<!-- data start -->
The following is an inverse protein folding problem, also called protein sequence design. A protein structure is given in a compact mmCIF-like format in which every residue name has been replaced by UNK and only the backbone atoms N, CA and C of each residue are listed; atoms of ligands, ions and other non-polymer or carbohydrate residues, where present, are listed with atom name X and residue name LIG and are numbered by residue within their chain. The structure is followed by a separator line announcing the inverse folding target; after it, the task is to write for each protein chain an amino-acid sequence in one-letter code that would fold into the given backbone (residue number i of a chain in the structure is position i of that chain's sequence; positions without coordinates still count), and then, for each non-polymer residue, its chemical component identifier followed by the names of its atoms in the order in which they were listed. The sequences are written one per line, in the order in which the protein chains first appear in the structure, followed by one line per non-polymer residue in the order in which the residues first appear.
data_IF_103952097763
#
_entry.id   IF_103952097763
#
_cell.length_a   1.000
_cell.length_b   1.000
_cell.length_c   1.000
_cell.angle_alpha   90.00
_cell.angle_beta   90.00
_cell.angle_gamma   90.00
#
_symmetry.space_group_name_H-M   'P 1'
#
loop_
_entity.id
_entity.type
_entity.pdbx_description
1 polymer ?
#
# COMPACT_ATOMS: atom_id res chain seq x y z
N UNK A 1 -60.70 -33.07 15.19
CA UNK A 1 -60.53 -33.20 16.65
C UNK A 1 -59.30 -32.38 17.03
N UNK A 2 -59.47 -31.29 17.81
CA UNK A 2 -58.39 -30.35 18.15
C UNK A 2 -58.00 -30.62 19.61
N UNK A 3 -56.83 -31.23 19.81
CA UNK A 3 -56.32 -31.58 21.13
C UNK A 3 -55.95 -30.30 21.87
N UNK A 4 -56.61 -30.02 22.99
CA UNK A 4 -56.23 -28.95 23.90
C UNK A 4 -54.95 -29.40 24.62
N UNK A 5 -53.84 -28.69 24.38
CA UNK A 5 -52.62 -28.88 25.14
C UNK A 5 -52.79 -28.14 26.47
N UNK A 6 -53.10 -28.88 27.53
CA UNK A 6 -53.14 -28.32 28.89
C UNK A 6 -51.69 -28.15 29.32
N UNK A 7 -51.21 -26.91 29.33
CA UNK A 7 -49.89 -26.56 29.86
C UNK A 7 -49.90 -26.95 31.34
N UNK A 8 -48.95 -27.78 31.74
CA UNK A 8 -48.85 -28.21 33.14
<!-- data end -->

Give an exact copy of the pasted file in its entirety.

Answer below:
The following is an inverse protein folding problem, also called protein sequence design. A protein structure is given in a compact mmCIF-like format in which every residue name has been replaced by UNK and only the backbone atoms N, CA and C of each residue are listed; atoms of ligands, ions and other non-polymer or carbohydrate residues, where present, are listed with atom name X and residue name LIG and are numbered by residue within their chain. The structure is followed by a separator line announcing the inverse folding target; after it, the task is to write for each protein chain an amino-acid sequence in one-letter code that would fold into the given backbone (residue number i of a chain in the structure is position i of that chain's sequence; positions without coordinates still count), and then, for each non-polymer residue, its chemical component identifier followed by the names of its atoms in the order in which they were listed. The sequences are written one per line, in the order in which the protein chains first appear in the structure, followed by one line per non-polymer residue in the order in which the residues first appear.
data_IF_103952097763
#
_entry.id   IF_103952097763
#
_cell.length_a   1.000
_cell.length_b   1.000
_cell.length_c   1.000
_cell.angle_alpha   90.00
_cell.angle_beta   90.00
_cell.angle_gamma   90.00
#
_symmetry.space_group_name_H-M   'P 1'
#
loop_
_entity.id
_entity.type
_entity.pdbx_description
1 polymer ?
#
# COMPACT_ATOMS: atom_id res chain seq x y z
N UNK A 1 -60.70 -33.07 15.19
CA UNK A 1 -60.53 -33.20 16.65
C UNK A 1 -59.30 -32.38 17.03
N UNK A 2 -59.47 -31.29 17.81
CA UNK A 2 -58.39 -30.35 18.15
C UNK A 2 -58.00 -30.62 19.61
N UNK A 3 -56.83 -31.23 19.81
CA UNK A 3 -56.32 -31.58 21.13
C UNK A 3 -55.95 -30.30 21.87
N UNK A 4 -56.61 -30.02 22.99
CA UNK A 4 -56.23 -28.95 23.90
C UNK A 4 -54.95 -29.40 24.62
N UNK A 5 -53.84 -28.69 24.38
CA UNK A 5 -52.62 -28.88 25.14
C UNK A 5 -52.79 -28.14 26.47
N UNK A 6 -53.10 -28.88 27.53
CA UNK A 6 -53.14 -28.32 28.89
C UNK A 6 -51.69 -28.15 29.32
N UNK A 7 -51.21 -26.91 29.33
CA UNK A 7 -49.89 -26.56 29.86
C UNK A 7 -49.90 -26.95 31.34
N UNK A 8 -48.95 -27.78 31.74
CA UNK A 8 -48.85 -28.21 33.14